This Is the End

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This Is the End
Six worried-looking men stand on a suspended part of a street over a fiery pit. The primary cast members are listed across the top, and the tagline "Nothing ruins a party like the end of the world" is at the bottom.
Theatrical release poster
Directed by
Produced by
  • Seth Rogen
  • Evan Goldberg
  • James Weaver
Screenplay by
  • Seth Rogen
  • Evan Goldberg
Based on Jay and Seth versus the Apocalypse 
by Jason Stone
Music by Henry Jackman
Cinematography Brandon Trost
Edited by Zene Baker
Distributed by Columbia Pictures
Release dates
  • June 3, 2013 (2013-06-03) (Fox Village Theater)
  • June 12, 2013 (2013-06-12) (United States)
Running time
106 minutes[1]
Country United States
Language English
Budget $32 million[2]
Box office $126 million[2]

This Is the End is a 2013 American disaster comedy film written and directed by Seth Rogen and Evan Goldberg in their directorial debut, and stars Rogen, James Franco, Jonah Hill, Jay Baruchel, Danny McBride, Craig Robinson, Emma Watson and Michael Cera. The film centers around a group of real life actors playing versions of themselves, in the aftermath of a global apocalypse. The film was released on June 12, 2013, and was a critical and commercial success. The success of the film led to a re-release on September 6, 2013.[3]


Jay Baruchel arrives in Los Angeles to visit with old friend and fellow actor Seth Rogen, who invites him to attend a housewarming party hosted by James Franco. At the raucous party, many celebrities drink, take drugs, and have sex. Jay is uncomfortable being around so many people that he hardly knows and leaves the party to buy some cigarettes, accompanied by Seth.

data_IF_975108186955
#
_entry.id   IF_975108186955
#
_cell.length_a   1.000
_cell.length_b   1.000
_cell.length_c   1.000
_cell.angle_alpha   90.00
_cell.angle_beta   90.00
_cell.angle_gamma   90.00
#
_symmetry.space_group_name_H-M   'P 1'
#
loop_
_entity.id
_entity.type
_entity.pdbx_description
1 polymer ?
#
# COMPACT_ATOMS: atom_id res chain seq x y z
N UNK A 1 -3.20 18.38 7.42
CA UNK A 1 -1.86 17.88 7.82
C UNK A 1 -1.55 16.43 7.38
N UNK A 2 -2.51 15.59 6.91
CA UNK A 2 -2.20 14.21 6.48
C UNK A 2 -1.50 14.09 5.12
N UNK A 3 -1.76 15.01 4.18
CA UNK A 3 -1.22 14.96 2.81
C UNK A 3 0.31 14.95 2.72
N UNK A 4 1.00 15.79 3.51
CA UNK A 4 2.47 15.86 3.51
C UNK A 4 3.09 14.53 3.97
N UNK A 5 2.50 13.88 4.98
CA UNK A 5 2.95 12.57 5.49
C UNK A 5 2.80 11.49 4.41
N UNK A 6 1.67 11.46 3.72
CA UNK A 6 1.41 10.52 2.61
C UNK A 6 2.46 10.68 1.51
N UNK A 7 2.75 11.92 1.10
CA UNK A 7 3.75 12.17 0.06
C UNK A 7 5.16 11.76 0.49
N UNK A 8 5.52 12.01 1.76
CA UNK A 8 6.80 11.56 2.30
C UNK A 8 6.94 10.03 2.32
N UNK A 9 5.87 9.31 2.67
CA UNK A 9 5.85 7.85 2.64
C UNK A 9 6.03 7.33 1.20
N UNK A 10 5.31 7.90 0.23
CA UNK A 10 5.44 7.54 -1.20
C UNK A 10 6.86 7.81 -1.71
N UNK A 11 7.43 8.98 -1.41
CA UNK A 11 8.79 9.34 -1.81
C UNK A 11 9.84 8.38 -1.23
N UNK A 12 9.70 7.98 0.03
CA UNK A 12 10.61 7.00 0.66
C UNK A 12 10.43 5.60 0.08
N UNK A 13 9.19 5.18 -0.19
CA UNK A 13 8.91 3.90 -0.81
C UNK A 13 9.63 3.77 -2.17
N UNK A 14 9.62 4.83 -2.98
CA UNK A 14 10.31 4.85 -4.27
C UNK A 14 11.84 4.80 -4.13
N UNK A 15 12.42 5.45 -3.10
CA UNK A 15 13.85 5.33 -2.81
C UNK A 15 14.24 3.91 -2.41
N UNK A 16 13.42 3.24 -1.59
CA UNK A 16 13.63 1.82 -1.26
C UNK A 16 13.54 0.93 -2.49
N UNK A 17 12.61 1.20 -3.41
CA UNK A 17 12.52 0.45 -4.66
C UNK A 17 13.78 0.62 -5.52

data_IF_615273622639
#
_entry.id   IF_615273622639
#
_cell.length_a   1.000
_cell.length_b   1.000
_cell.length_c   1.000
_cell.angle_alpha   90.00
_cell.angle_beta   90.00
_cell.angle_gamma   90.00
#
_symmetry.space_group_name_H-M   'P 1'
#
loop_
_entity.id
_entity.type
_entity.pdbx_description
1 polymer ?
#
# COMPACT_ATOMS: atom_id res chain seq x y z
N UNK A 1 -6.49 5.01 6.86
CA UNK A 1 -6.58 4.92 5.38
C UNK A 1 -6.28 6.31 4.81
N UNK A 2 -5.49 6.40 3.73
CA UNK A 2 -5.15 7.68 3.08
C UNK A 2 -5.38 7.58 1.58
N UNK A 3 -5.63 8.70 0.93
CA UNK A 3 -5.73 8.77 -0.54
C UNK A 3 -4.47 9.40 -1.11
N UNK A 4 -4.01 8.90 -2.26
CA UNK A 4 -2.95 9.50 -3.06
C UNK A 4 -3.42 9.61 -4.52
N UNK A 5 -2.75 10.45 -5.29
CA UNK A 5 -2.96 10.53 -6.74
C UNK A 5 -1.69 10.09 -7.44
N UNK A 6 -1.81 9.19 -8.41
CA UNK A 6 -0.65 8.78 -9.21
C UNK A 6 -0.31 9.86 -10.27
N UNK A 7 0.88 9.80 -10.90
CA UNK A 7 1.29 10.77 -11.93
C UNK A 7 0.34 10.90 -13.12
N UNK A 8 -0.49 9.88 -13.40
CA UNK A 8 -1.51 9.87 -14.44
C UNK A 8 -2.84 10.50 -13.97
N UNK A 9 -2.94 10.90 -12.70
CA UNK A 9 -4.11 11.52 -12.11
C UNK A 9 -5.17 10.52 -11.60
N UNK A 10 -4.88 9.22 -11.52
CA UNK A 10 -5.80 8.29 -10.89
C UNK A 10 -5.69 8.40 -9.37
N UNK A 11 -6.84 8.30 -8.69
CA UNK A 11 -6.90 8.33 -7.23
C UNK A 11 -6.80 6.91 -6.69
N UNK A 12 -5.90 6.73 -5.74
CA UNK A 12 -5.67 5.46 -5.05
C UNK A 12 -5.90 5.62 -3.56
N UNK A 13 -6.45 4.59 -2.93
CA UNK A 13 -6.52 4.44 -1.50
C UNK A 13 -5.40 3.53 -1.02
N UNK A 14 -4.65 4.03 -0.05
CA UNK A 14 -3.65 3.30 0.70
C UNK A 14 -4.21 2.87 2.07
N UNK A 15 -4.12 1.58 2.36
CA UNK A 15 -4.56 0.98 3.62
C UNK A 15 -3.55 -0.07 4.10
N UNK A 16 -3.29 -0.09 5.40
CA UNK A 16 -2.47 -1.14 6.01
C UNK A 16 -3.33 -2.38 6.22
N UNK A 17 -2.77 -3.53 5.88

At a convenience store, beams of blue light come down from the sky and carry away numerous people. Seth and Jay flee to James' home amid explosions, vehicular crashes and mass chaos. A powerful earthquake occurs and the guests rush outside to find the Hollywood Hills on fire. A large crack opens in the earth and many celebrities fall into it and die. Seth, Jay, James, Jonah Hill, and Craig Robinson survive and run back into the house. Believing that they will soon be rescued, the five take inventory of the available supplies, including food and water, various drugs, and a pistol. They set up a ration system, board up the doors and windows and await help.

The next morning, Danny McBride wakes up first. Unaware of the crisis, he wastes much of the supplies and disbelieves the others' accounts until a desperate outsider seeking aid is decapitated before their eyes by an unseen monstrous creature. The men pass the time by taking drugs and filming a homemade sequel to the film Pineapple Express. Tensions rise, however, due to various conflicts, including Jay and Seth's growing estrangement, and the others' skepticism of Jay's belief that the disaster might be the Apocalypse predicted in the Book of Revelation.

Later, Emma Watson, who also survived the party, returns to the house. However, after misunderstanding a conversation between the men, Emma believes that they plan to rape her and leaves, taking all of their drinks with her. Craig is chosen to travel outside to the basement for water, but finds the door locked and returns after an encounter with an unknown being.

Craig's experience with the creature causes him to believe Jay's theory of the Apocalypse. The group reaches the basement by digging through the floor, where they find the water, but Danny wastes much of it out of spite. The group unanimously votes Danny out of the house. James gives him the revolver, which Danny attempts to use to kill the others, only to find out it's filled with blanks. Before leaving, Danny ridicules his friends, and reveals that Jay had been to Los Angeles in recent months, a fact which he concealed from Seth. Jonah gently chastises Jay, and Jay punches him in the face. Later that night, Jonah prays for Jay to die and is raped by a demon.

The next day, Craig volunteers to explore a neighboring home for supplies with Jay. Meanwhile, James and Seth find Jonah unconscious from what looks like an LBS episode, but he wakes up possessed. Jonah chases James and Seth while Craig and Jay flee a demonic bull at the neighbor's house. The group subdues Jonah and tie him up. Later, the lights go out and Jay gets an idea. During an exorcism attempt, Jay and Seth get into a fight and knock a candle over, engulfing Jonah and the house in flames.